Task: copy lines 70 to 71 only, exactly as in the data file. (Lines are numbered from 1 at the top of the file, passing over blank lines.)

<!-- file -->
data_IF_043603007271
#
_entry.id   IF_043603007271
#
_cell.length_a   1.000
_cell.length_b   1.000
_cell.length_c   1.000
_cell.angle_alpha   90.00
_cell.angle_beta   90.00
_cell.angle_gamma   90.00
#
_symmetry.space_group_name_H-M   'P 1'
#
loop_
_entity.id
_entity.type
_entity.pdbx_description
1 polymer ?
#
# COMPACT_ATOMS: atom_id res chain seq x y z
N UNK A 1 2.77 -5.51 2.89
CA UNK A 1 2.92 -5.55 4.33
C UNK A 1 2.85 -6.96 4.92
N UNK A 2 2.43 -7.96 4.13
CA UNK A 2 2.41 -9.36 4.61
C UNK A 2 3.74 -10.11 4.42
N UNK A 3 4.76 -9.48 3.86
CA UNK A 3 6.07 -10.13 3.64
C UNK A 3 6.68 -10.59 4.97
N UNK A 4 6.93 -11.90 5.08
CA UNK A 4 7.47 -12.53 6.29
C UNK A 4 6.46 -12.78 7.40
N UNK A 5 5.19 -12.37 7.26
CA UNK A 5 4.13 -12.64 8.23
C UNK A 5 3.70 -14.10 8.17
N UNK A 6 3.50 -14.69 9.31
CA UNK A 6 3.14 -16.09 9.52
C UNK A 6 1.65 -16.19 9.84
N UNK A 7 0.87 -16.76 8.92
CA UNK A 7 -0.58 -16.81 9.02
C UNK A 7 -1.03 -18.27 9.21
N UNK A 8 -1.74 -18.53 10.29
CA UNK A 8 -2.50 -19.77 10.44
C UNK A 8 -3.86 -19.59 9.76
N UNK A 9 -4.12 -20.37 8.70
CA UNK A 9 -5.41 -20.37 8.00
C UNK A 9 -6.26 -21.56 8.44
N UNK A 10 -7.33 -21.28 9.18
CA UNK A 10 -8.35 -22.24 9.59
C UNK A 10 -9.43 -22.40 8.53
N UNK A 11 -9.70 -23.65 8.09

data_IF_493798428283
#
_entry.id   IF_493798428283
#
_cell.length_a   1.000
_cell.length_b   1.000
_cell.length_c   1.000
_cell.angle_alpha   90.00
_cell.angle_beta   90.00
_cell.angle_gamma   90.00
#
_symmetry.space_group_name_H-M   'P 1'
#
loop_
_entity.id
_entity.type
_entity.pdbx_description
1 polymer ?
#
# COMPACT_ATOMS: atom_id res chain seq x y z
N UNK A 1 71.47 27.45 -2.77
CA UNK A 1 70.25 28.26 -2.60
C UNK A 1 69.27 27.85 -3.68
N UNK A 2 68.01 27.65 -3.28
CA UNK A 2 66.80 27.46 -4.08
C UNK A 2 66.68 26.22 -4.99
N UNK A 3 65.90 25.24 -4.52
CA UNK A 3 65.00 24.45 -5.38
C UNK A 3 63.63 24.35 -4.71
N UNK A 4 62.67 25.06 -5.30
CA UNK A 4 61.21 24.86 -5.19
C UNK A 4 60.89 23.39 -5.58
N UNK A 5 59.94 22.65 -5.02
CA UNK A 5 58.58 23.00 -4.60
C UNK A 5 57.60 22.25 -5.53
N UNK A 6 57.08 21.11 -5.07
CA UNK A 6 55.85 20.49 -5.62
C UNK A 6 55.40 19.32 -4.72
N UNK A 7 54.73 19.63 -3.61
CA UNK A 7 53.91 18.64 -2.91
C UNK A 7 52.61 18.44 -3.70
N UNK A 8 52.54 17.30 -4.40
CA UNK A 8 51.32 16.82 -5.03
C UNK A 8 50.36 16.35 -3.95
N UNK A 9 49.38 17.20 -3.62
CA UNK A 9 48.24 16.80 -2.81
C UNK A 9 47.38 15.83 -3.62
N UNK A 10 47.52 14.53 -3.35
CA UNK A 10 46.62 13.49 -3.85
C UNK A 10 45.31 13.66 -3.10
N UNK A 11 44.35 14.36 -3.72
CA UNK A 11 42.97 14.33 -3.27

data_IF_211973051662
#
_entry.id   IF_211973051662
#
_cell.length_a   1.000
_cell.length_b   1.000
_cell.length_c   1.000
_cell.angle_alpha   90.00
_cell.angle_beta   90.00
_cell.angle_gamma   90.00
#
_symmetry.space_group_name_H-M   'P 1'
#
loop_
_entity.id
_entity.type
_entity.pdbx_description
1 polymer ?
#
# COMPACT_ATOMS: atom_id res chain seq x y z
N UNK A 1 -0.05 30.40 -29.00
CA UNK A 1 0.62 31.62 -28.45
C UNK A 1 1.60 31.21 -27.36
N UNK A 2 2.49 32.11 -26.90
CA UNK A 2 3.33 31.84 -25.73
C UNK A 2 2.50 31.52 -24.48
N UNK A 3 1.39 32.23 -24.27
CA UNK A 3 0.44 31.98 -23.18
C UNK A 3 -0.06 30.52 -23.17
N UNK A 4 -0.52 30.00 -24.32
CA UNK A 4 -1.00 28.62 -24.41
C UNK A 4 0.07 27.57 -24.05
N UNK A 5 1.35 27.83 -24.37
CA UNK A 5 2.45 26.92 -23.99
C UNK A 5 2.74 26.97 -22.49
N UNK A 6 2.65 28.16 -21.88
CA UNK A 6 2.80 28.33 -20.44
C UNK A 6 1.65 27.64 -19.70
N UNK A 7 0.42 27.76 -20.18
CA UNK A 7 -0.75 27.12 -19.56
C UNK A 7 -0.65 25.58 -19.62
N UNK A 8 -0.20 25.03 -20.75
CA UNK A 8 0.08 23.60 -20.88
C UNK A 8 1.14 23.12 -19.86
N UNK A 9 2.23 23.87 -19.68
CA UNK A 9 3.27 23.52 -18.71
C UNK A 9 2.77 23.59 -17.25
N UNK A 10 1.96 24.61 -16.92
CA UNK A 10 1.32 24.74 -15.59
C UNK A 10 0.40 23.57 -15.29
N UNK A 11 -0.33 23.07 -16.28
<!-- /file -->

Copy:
#
# COMPACT_ATOMS: atom_id res chain seq x y z